Tag Archives: literature

Student evaluations of teaching are biased, sexist, racist, predjudiced. My summary of Heffernan’s 2021 article

One of my pet peeves are student evaluations that are interpreted way beyond what they can actually tell us. It might be people not considering sample sizes when looking at statistics (“66,6% of students hated your class!”, “Yes, 2 out of 3 responses out of 20 students said something negative”), or not understanding that student responses to certain questions don’t tell us “objective truths” (“I learned much more from the instructor who let me just sit and listen rather than actively engaging me” (see here)). I blogged previously about a couple of articles on the subject of biases in student evaluations, which were then basically a collection of all the scary things I had read, but in no way a comprehensive overview. Therefore I was super excited when I came a sytematic review of the literature this morning. And let me tell you, looking at the literature systematically did not improve things!

In the article “Sexism, racism, prejudice, and bias: a literature review and synthesis of research surrounding student evaluations of courses and teaching.” (2021), Troy Heffernan reports on a systematic analysis of the existing literature of the last 30 years represented in the major databases, published in peer-reviewed English journals or books, and containing relevant terms like “student evaluations” in their titles, abstracts or keywords. This resulted in 136 publications being included in the study, plus an initial 47 that were found in the references of the other articles and deemed relevant.

The conclusion of the article is clear: Student evaluations of teaching are biased depending on who the students are that are evaluating, depending on the instructor’s person and prejudices that are related to characteristics they display, depending on the actual course being evaluated, and depending on many more factors not related to the instructor or what is going on in their class. Student evaluations of teaching are therefore not a tool that should be used to determine teaching quality, or to base hiring or promotion decisions on. Additionally, those groups that are already disadvantaged in their evaluation results because of personal characteristics that students are biased against, also receive abusive comments in student evaluations that are harmful to their mental health and wellbeing, which should be reason enough to change the system.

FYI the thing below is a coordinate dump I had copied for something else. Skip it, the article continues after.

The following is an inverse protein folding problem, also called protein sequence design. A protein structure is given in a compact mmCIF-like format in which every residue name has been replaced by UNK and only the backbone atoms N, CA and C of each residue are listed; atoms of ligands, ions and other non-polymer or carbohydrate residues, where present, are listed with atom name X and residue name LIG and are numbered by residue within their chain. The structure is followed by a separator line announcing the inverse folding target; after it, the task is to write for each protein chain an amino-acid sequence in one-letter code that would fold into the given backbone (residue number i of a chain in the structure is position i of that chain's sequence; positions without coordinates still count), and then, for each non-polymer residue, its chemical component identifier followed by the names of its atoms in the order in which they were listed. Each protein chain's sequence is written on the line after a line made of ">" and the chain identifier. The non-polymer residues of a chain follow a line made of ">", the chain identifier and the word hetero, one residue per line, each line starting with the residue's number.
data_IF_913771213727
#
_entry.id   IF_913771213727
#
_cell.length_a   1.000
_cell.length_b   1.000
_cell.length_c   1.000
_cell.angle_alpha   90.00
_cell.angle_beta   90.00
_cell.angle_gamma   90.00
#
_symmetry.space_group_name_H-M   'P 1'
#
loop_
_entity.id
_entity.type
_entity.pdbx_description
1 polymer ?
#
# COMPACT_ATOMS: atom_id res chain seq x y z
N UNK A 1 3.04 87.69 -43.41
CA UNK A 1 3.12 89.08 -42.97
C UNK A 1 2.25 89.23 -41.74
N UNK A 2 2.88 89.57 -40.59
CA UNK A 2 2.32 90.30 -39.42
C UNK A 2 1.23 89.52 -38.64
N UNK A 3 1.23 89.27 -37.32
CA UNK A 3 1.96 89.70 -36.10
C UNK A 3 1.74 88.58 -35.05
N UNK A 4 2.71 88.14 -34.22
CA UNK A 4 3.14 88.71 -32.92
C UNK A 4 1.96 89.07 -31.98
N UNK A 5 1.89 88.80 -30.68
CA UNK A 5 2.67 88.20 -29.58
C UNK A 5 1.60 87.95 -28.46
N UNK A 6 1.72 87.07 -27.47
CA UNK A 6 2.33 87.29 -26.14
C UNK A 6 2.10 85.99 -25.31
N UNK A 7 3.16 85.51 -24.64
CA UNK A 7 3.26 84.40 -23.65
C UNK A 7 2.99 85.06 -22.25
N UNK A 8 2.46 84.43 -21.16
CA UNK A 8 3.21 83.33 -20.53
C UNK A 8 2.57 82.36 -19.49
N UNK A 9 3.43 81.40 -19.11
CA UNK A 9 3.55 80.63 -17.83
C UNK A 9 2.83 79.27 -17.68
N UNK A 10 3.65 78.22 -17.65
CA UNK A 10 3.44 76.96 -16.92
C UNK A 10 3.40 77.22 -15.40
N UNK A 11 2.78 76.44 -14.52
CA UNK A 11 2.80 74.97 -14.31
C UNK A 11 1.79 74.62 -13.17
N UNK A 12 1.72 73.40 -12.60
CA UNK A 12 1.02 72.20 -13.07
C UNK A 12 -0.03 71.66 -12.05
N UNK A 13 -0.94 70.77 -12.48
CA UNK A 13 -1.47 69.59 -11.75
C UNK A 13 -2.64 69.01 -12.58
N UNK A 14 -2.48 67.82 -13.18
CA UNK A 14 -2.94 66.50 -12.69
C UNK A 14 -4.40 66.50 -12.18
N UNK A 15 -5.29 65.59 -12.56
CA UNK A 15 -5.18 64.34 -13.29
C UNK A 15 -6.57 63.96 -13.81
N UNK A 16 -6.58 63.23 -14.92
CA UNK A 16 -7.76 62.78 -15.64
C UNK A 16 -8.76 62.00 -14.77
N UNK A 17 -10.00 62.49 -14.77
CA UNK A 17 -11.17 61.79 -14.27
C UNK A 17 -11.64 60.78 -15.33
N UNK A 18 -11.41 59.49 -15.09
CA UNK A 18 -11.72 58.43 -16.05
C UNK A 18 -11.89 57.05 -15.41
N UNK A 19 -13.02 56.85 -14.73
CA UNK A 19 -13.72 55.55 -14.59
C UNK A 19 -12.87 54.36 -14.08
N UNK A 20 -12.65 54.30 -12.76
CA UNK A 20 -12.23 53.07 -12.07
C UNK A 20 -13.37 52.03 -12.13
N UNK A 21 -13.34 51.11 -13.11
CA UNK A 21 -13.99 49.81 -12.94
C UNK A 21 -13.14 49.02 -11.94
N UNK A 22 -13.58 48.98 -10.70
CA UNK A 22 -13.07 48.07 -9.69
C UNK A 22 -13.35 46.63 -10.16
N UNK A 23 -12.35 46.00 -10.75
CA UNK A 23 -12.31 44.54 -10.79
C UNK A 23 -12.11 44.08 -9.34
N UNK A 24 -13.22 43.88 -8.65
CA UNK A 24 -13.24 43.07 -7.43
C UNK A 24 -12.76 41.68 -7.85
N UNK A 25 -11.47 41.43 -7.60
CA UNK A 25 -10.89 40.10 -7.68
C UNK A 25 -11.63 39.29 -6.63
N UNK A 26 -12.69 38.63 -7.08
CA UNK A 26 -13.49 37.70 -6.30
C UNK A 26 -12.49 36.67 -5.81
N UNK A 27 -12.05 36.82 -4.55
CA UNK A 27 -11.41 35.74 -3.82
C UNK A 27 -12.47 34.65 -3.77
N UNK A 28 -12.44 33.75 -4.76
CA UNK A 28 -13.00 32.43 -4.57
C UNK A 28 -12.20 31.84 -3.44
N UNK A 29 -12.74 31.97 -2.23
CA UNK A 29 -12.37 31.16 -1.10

Here is a brief overview over what I consider the main points of the article:

It matters who the evaluating students are, what course you teach and what setting you are teaching in.

According to the studies compiled in the article, your course is evaluated differently depending on who the students are that are evaluating it. Female students evaluate on average 2% more positively than male students. The average evaluation improves by up to 6% when given by international students, older students, external students or students with better grades.

It also depends on what course you are teaching: STEM courses are on average evaluated less positively than courses in the social sciences and humanities. And comparing quantitative and qualitative subjects, it turns out that subjects that have a right or wrong answer are also evaluated less positively than courses where the grades are more subjective, e.g. using essays for assessment.

Additionally, student evaluations of teaching depend on even more factors beside course content and effectiveness, for example class size and general campus-related things like how clean the university is, whether there are good food options available to students, what the room setup is like, how easy to use course websites and admission processes are.

It matters who you are as a person

Many studies show that gender, ethnicity, sexual identity, and other factors have a large influence on student evaluations of teaching.

Women (or instructors wrongly perceived as female, for example by a name or avatar) are rated more negatively than men and, no matter the factual basis, receive worse ratings at objective measures like turnaround time of essays. Also the way students react to their grades depends on their instructor’s gender: When students get the grades they expected, male instructors get rewarded with better scores, when their expectations are not met, men get punished less than women. The bias is so strong that for young (under 35 years old) women teaching in male-dominated subjects, this has been shown to have an effect of up to 37% lower ratings for women.

These biases in student evaluations result in strengthening the position of an already privileged group: white, able-bodied, heterosexual, men of a certain age (ca 35-50 years old), who the students believe to be heterosexual and who are teaching in their (and their students’) first language get evaluated a lot more favourable than anybody who does not meet one or several of the criteria.

Abuse disguised as “evaluation”

Sometimes evaluations are also used by students to express anger or frustration, and this can lead to abusive comments. Those comments are not distributed equally between all instructors, though, they are a lot more likely to be directed at women and other minorities, and they are cummulative. The more minority characteristics an instructor shows, the more abusive comments they will receive. This racist, sexist, ageist, homophobic abuse is obviously hurtful and harmful to an already disadvantaged population.